I was living in Greeley, Colorado when the Columbine shootings occurred—studying education. All our classes for the next few days focused on this event. What happened? How do we prevent it? Who was to blame? We talked about how teachers were right behind police officers in the likelihood of being killed on the job.
But all twenty-five aspiring teachers completed the semester, and, presumably, completed our student teaching the following fall.
Flash forward to the summer of 2003 where I’m working in Lincoln, Nebraska as a summer school teacher. The assistant principal rushes in, tells me it’s a “Code Red,” that police are on the way, and locks the door behind her. I turned out the lights, huddled with the kids in the corner and waited for over an hour and a half. My mind spun a million scenarios in my mind. Images of Columbine kept surfacing—the two boys clad in black, the large guns in their hands, the children running from the school.
We listened to heavy footsteps, talking, jiggling of the door. I looked around the dimly lit room at the kids’ faces in the shadows. They were between 14-18 year old. Their complicated lives ahead of them: weddings, and babies, and grandchildren—all things that might be whisked away from them. I thought through every person I knew, and I felt peace because I knew they knew I loved them.
Luckily for us that day, it was a false bomb threat. The footsteps we heard were the police. The jiggle at the door, an officer making sure we were safely behind a locked door.
Here in Albuquerque, my school takes bullying very seriously. We know what to do and how to react in a shelter-in-place or a complete lockdown. Besides being in a tin-shed portable that couldn’t hold back one bullet, let alone a barrage of bullets, I feel safe. The school, like most, is proactive in its outlook, in its response. And I think that you’d find that throughout the US, most schools are proactive; most have drills that parents don’t know about; most teachers have been trained on what to do in the event that something like Columbine or Newtown occurs. We just don’t talk about these plans and procedures because it somehow makes it seem as though we’re working in a “bad” or “scary” place. How many of you, besides police officers, have work life-insurance policies that cover you in the event of your murder?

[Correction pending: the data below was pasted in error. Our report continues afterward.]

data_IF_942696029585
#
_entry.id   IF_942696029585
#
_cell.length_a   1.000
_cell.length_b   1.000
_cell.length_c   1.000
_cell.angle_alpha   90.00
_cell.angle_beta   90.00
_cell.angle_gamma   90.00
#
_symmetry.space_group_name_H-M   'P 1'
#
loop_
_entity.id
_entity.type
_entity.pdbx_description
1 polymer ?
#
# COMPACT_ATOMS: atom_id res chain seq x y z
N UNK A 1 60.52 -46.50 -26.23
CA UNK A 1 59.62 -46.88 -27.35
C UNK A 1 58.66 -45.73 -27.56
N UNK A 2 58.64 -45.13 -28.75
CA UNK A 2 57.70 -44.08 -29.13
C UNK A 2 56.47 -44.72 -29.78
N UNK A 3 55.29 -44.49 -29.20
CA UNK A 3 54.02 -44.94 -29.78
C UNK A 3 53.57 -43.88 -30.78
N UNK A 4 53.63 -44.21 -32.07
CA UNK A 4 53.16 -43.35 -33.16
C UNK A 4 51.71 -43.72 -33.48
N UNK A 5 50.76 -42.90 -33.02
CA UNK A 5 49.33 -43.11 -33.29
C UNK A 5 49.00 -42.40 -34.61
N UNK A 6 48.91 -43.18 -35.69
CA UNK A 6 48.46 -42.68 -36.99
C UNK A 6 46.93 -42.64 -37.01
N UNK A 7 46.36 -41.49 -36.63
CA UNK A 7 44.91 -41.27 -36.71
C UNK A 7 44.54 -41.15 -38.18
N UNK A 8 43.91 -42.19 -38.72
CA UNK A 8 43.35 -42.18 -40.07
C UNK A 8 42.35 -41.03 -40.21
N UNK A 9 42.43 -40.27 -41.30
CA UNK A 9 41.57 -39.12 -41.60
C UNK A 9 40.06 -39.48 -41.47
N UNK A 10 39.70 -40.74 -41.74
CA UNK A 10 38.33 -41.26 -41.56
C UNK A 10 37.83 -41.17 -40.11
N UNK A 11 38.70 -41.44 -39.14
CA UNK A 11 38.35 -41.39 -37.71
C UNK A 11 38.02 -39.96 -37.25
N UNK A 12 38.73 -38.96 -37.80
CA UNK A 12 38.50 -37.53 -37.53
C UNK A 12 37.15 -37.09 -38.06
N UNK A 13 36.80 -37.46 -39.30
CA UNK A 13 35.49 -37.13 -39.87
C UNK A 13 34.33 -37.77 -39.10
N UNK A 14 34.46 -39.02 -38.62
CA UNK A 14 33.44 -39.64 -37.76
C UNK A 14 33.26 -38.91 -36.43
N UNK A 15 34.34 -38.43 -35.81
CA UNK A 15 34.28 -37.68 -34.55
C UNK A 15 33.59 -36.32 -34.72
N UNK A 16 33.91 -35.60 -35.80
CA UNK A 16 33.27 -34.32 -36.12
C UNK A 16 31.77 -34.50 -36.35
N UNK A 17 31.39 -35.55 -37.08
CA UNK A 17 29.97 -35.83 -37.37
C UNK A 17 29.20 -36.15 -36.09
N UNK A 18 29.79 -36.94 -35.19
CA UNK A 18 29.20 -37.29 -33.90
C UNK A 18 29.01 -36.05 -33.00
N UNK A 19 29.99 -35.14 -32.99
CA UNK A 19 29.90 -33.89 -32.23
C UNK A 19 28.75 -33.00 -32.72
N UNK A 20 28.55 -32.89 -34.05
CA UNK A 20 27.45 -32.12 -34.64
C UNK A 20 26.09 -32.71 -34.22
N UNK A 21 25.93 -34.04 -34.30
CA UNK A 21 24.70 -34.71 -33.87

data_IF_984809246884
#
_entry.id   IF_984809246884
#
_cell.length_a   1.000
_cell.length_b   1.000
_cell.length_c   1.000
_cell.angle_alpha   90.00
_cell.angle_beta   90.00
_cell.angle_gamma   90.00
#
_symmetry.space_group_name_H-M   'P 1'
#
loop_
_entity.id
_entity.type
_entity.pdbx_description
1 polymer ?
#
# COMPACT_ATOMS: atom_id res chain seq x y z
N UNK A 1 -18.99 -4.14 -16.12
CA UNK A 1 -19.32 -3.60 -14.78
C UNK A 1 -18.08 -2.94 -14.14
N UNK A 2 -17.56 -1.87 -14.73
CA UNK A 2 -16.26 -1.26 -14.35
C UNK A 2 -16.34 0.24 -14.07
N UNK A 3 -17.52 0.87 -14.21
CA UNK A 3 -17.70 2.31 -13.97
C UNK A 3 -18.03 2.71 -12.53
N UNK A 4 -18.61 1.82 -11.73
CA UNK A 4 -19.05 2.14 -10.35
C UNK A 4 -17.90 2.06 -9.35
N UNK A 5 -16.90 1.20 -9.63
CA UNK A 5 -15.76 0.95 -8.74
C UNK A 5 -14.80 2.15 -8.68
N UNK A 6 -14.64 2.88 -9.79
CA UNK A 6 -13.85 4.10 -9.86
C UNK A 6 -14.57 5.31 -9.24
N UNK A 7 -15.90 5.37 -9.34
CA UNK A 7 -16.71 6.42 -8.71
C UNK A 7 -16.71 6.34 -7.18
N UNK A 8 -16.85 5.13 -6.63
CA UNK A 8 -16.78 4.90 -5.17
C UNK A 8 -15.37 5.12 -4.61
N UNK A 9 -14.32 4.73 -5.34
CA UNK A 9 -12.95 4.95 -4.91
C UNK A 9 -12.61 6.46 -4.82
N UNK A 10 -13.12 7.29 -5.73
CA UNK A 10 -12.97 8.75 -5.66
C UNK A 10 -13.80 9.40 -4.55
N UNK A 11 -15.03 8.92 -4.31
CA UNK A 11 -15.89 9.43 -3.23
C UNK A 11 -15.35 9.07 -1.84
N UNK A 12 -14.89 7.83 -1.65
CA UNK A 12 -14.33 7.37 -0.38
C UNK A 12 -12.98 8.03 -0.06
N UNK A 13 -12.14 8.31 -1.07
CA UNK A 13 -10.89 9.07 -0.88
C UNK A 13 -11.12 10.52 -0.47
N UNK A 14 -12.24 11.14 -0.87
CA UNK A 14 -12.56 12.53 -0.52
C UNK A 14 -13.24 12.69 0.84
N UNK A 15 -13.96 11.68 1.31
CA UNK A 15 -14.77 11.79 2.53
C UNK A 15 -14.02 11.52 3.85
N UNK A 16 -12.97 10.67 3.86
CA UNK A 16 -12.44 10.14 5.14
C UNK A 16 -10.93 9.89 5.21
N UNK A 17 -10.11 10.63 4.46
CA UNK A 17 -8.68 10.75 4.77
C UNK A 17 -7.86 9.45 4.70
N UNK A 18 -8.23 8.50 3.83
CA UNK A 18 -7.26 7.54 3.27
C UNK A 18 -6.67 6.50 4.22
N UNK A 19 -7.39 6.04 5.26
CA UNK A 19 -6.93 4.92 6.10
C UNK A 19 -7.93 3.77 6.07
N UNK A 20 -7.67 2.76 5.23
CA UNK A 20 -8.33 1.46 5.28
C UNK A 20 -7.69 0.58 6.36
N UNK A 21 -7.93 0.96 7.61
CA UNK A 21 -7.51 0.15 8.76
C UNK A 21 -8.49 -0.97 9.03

We’ve done everything that we—as teachers, administrators, bureaucrats at the top—can do to prevent the possibility of mass devastation. Our drills and procedures downplay the size and scope of the possible collateral damage, in a sense. But that won’t stop people who suffer mental illness from obtaining guns.
I’m reminded of a new angle about rape prevention I recently saw on FB. The campaign talks about how the problem with the way universities deals with rape is that they usually send a letter including strategies for students to use to avoid being raped. The suggestions say things like, “Don’t walk alone at night,” “Take a self-defense class,” or “Know your surroundings.” They focus on the possible victim, instead of confronting the possible rapist. The campaign suggests signs on campus saying, “DON’T RAPE PEOPLE!”
I’m not sure what signs we could make in our plight against mass killings in school. Maybe “LOCK YOUR GUNS IN A SAFE!” “DON’T IGNORE MENTAL ILLNESS!”
Would this help? I don’t know. But so far, society has focused its energy on the possible victims, instead of the cause. Most schools have done the preventative work, the work of minimizing the possible catastrophe.
But has the health care industry done their part? Have parents, friends, and relatives of mentally ill people done their part? Have gun owners done their part?
Have you done your part?